Such barriers can also be compounded by challenging contexts, such as drought, bushfire, floods, and other adversities, in addition to everyday rural realities. These may include economic downturn, corporatisation, 'boom and bust' variables, small-town decline, wealth disparities within a given community, climate change and/or dependence on local natural and social environments.

The current COVID-19 pandemic has further amplified the challenges for small businesses in these contexts and for some businesses, this is on top of drought and bushfire. Without doubt, people’s mental health and wellbeing has been affected and requires them to dig deep into their resiliency reserves. The long-term impact the financial implications of the pandemic will have on the stress and anxiety experienced by small business owners cannot be underestimated.

Now more than ever it is important to understand not only the challenges, but how those who live, work and run a small business in rural Australia can be supported.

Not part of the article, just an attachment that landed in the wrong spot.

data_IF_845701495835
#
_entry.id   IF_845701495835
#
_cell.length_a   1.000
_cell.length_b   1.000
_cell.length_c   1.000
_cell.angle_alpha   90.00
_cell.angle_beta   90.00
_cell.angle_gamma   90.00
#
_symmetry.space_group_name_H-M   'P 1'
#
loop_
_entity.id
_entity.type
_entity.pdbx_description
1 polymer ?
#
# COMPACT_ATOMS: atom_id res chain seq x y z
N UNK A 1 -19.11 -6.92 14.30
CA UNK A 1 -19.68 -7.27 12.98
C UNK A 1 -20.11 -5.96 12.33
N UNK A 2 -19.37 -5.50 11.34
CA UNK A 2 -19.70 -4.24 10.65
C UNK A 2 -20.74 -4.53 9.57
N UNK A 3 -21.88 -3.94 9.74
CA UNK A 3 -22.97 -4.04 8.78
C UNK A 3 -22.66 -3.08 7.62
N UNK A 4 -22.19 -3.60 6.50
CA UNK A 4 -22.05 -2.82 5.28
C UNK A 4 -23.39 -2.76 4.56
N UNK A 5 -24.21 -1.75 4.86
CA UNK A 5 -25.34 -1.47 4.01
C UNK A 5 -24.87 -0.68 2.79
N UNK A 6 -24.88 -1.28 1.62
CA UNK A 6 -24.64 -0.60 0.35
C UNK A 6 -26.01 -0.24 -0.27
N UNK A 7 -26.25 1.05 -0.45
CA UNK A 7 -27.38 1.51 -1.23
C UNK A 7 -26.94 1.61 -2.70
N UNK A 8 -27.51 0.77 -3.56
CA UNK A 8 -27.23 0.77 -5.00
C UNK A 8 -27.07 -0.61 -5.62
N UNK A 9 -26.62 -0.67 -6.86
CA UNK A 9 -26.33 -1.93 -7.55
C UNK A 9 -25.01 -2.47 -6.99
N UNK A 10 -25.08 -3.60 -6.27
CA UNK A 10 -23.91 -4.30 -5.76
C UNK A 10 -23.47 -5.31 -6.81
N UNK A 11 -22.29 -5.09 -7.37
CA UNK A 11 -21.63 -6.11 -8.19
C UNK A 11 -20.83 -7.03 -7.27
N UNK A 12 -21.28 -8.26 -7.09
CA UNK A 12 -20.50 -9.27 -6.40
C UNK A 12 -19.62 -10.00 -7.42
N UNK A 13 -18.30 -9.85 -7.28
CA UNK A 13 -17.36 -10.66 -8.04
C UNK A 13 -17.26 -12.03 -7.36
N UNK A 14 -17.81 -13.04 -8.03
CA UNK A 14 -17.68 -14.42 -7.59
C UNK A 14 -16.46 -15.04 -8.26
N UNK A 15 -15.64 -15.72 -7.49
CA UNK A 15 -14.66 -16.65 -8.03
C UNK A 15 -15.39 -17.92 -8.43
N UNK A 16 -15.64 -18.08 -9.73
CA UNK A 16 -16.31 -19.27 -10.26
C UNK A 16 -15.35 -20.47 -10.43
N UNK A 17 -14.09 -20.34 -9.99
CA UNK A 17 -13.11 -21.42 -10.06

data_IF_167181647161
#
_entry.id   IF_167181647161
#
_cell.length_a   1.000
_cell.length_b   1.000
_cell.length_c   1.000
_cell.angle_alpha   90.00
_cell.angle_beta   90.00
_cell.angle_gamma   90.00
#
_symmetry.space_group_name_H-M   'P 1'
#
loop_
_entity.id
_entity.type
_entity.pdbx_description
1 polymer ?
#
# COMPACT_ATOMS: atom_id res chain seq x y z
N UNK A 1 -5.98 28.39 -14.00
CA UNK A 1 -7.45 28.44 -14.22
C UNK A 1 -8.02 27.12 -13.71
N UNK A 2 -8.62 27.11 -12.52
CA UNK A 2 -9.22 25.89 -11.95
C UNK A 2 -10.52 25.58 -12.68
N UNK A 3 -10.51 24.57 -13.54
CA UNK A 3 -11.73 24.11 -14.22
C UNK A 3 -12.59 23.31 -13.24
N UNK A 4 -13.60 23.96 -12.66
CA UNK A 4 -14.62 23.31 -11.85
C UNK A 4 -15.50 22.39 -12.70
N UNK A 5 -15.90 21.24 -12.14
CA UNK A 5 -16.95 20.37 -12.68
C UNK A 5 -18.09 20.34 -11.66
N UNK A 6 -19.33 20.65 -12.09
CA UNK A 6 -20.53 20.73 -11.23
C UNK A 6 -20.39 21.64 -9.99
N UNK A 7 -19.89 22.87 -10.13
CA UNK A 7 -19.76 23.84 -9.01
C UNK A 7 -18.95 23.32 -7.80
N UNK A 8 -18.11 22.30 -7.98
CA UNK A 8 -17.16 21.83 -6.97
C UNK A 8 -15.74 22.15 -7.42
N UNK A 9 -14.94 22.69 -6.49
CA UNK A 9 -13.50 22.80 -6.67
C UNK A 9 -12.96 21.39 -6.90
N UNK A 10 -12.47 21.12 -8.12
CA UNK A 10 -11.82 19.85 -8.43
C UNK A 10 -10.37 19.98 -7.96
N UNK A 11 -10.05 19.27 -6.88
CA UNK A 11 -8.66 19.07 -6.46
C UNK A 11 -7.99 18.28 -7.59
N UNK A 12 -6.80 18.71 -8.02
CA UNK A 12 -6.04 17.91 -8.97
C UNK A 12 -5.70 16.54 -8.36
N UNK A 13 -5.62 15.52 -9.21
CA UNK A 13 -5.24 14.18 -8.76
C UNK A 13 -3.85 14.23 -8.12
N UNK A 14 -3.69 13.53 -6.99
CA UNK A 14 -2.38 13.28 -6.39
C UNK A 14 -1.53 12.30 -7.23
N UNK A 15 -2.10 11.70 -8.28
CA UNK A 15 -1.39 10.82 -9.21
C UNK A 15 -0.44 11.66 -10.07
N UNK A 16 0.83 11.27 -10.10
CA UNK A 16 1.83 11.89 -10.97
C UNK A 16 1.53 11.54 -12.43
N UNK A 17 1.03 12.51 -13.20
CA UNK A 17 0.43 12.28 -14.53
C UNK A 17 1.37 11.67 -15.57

Q: What are some of the protective factors or strengths that these businesses draw upon to help them through challenging periods?

A: What we do know is that when it comes to regional, rural and remote locations, community is a critical support factor. The Centre’s work in community wellbeing collaborations over the last couple of years has recognised communities as very important pathways to mentally healthy communities and has identified the importance of building healthy and resilient people and communities as a focus area in its “Rural Suicide and its Prevention” position paper (2017).

In comparison to city locations, small businesses are seen as a very important lifeblood for these communities and there is a high level of connection and interaction with these operators.

Recent successful grassroots campaigns like Buy from the Bush have highlighted how important local small businesses are to regional, rural and remote communities.

Q: Are communities in rural and remote locations more resilient than their city counterparts?

A: For many small business owners in rural and remote communities, adverse events and navigating these are a part of daily life and have been for quite some time.